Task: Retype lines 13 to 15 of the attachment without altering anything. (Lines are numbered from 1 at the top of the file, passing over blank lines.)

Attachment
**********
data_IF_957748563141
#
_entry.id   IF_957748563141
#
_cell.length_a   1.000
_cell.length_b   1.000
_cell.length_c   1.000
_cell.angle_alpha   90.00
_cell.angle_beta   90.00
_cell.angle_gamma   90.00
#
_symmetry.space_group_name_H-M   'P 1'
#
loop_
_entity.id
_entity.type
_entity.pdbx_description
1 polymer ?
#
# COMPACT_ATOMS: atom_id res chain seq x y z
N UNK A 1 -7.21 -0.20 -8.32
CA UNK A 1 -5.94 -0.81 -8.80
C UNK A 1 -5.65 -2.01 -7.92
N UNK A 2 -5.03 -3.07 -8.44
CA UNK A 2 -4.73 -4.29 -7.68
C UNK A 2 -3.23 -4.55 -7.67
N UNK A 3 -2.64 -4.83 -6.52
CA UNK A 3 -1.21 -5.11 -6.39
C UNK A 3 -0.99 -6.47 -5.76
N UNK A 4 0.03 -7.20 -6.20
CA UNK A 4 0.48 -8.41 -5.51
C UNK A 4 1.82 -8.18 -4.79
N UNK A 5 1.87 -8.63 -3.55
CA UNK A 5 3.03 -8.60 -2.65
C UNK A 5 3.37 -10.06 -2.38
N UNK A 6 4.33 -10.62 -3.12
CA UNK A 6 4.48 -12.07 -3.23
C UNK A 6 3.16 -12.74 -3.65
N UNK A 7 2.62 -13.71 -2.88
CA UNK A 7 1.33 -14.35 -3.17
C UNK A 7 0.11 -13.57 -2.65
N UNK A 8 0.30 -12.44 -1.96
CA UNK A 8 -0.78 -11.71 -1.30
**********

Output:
#
loop_
_entity.id